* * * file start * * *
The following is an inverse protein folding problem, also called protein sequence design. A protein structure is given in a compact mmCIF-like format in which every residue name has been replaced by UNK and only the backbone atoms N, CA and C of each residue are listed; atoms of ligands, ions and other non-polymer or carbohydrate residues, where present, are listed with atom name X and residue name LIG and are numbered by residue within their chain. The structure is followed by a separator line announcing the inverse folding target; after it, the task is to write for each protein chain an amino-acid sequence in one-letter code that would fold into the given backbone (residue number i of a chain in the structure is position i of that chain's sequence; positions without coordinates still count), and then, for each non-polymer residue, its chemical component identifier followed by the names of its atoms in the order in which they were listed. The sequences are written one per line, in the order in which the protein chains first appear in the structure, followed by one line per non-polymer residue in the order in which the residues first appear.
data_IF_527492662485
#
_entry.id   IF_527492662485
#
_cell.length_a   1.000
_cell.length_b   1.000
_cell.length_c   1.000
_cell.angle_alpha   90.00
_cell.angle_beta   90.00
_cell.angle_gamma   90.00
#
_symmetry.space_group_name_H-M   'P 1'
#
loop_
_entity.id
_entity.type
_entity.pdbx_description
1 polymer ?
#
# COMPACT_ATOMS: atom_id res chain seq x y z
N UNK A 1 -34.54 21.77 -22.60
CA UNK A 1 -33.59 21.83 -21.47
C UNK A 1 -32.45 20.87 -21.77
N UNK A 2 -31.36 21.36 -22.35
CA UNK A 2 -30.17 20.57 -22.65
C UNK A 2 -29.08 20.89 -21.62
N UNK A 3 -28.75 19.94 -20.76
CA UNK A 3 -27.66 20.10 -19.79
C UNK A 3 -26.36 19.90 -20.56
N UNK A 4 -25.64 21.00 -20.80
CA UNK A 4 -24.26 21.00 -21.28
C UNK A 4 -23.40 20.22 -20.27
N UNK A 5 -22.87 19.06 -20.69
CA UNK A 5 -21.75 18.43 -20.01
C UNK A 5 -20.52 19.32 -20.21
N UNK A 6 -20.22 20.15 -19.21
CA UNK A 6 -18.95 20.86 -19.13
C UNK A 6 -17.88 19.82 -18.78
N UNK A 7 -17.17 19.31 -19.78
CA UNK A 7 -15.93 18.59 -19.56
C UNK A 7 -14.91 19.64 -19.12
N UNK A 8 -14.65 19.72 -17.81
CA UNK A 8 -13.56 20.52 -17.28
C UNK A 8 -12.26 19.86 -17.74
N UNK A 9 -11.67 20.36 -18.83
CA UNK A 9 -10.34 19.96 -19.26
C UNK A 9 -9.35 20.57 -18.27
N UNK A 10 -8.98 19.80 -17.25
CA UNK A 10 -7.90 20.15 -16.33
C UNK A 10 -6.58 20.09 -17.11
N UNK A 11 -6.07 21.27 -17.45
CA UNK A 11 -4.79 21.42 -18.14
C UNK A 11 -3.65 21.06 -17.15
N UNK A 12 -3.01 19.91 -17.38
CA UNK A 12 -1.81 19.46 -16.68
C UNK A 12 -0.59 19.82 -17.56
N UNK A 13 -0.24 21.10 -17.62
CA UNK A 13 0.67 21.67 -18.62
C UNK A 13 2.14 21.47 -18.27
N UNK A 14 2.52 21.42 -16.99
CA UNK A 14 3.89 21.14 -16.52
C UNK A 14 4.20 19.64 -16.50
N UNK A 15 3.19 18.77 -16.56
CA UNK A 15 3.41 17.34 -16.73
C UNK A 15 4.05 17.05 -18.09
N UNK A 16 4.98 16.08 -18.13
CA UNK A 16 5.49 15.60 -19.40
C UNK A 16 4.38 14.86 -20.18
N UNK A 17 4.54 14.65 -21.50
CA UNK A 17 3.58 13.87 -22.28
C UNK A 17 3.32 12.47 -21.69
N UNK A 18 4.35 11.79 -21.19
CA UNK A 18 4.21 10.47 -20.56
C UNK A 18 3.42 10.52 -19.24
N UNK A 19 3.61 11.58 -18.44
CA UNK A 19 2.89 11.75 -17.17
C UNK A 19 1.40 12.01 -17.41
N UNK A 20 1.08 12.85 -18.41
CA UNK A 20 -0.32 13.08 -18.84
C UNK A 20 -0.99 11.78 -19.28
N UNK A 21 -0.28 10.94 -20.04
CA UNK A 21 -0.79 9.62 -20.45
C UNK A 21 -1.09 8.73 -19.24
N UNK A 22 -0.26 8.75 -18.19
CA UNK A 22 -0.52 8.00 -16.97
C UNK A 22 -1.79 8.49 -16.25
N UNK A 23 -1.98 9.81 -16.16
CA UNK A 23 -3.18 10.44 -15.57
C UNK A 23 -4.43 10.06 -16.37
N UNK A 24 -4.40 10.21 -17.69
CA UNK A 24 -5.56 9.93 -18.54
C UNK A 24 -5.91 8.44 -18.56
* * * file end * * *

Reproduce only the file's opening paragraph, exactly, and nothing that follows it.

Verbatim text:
The following is an inverse protein folding problem, also called protein sequence design. A protein structure is given in a compact mmCIF-like format in which every residue name has been replaced by UNK and only the backbone atoms N, CA and C of each residue are listed; atoms of ligands, ions and other non-polymer or carbohydrate residues, where present, are listed with atom name X and residue name LIG and are numbered by residue within their chain. The structure is followed by a separator line announcing the inverse folding target; after it, the task is to write for each protein chain an amino-acid sequence in one-letter code that would fold into the given backbone (residue number i of a chain in the structure is position i of that chain's sequence; positions without coordinates still count), and then, for each non-polymer residue, its chemical component identifier followed by the names of its atoms in the order in which they were listed. The sequences are written one per line, in the order in which the protein chains first appear in the structure, followed by one line per non-polymer residue in the order in which the residues first appear.